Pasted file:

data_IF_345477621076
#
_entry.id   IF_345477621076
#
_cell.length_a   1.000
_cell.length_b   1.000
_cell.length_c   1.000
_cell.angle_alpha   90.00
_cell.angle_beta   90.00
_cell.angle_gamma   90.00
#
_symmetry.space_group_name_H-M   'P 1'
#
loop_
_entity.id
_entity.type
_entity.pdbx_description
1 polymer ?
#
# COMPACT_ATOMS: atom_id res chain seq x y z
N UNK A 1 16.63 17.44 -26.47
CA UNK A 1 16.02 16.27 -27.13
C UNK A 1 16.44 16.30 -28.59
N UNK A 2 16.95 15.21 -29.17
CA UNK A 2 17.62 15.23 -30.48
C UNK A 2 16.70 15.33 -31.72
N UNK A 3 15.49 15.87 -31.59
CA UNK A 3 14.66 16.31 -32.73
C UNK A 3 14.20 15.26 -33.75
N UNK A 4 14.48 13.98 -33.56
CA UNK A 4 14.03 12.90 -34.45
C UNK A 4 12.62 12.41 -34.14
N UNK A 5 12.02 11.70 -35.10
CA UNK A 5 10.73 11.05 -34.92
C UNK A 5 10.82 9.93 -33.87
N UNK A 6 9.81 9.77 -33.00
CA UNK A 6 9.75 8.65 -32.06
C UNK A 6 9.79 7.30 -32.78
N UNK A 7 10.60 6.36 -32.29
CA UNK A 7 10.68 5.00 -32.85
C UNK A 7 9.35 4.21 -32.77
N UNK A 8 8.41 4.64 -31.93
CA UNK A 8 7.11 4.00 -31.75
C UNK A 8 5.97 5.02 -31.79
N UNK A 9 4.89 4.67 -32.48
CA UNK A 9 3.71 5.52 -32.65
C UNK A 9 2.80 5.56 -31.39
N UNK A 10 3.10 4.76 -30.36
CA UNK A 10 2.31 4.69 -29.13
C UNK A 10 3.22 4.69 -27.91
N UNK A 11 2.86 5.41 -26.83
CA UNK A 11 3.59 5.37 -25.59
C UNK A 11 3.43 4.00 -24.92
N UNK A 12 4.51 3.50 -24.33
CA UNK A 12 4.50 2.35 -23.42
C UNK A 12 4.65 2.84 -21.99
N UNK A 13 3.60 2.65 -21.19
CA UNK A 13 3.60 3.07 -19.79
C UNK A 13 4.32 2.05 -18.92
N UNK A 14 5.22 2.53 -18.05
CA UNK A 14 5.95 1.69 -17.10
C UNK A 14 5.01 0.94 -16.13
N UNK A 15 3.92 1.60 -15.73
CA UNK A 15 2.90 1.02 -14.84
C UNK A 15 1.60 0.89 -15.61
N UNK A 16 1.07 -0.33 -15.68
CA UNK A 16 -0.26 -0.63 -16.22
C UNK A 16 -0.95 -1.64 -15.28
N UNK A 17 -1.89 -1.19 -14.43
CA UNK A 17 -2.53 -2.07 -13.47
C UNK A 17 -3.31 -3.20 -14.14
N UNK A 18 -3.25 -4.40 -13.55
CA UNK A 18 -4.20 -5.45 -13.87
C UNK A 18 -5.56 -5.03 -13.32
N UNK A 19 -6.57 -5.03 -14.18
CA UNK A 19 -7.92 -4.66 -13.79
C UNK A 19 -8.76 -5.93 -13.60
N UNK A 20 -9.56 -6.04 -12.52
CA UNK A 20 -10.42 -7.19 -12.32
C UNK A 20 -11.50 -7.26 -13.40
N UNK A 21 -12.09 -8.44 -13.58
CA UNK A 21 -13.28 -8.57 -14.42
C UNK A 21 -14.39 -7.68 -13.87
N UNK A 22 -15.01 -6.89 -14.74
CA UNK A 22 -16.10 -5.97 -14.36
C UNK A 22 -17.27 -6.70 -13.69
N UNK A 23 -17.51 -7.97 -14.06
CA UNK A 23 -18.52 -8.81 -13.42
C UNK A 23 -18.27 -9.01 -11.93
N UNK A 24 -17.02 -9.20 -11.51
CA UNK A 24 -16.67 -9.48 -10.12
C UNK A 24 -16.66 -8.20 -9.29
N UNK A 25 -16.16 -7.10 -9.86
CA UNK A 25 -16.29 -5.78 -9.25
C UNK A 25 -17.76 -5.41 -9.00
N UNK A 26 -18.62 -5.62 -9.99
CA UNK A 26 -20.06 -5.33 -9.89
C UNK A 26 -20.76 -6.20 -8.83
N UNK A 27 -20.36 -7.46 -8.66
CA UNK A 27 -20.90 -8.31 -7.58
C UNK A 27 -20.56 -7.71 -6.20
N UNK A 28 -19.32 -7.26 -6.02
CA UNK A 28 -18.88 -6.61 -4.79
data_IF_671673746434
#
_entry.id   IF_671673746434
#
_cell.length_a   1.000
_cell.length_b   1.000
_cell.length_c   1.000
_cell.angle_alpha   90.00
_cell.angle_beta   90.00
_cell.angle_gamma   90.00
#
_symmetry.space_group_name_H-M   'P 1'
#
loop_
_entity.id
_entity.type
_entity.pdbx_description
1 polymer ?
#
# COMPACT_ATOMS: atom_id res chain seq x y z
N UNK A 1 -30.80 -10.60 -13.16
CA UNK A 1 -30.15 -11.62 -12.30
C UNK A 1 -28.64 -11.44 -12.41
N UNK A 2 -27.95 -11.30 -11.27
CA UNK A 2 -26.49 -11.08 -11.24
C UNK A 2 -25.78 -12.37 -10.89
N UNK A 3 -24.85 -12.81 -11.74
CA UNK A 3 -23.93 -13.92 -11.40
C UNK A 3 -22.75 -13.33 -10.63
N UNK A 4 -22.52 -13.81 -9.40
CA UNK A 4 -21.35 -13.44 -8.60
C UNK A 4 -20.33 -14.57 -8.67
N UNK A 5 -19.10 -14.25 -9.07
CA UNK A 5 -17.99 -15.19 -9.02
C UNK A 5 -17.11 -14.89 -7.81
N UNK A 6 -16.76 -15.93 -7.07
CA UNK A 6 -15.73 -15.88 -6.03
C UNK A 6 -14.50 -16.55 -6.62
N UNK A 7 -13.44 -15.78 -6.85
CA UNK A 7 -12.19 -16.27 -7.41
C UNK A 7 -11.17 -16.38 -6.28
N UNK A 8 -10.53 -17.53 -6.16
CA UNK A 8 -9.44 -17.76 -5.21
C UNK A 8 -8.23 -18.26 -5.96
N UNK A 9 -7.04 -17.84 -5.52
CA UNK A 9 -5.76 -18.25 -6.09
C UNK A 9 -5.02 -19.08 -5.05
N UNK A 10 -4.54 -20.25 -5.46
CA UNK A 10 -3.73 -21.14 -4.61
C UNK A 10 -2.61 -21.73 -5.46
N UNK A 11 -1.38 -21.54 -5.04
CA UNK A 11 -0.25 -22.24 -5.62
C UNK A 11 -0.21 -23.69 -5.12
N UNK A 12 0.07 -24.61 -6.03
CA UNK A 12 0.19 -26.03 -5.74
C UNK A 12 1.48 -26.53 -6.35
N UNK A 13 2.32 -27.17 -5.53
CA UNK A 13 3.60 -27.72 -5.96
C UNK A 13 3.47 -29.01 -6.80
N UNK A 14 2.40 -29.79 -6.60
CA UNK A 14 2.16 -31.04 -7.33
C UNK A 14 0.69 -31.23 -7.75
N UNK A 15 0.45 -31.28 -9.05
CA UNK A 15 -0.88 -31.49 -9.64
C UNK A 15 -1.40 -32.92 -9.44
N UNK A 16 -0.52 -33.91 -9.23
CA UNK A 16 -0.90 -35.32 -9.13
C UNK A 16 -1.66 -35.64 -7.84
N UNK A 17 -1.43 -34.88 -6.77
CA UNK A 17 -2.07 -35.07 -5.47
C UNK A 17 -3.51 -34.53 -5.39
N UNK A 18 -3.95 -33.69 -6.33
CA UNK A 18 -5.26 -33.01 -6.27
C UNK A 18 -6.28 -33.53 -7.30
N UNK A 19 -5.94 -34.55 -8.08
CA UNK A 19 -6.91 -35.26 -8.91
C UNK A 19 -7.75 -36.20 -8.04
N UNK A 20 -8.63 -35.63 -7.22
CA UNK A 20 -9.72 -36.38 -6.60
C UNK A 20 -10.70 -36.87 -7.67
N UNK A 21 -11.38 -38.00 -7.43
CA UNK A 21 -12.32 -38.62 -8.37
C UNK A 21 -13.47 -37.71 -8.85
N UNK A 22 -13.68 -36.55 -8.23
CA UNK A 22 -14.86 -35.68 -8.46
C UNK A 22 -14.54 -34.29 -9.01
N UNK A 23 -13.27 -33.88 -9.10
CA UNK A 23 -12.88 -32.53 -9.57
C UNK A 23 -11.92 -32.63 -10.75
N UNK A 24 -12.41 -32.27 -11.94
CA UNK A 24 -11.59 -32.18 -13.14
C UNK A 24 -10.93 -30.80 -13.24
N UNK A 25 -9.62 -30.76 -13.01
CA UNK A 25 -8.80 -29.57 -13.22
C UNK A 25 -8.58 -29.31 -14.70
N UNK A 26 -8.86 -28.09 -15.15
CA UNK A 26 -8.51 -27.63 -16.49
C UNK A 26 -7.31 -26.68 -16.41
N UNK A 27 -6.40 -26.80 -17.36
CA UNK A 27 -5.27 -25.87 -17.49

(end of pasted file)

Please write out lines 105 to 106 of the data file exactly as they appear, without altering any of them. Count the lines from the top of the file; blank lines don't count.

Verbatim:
#
_entry.id   IF_671673746434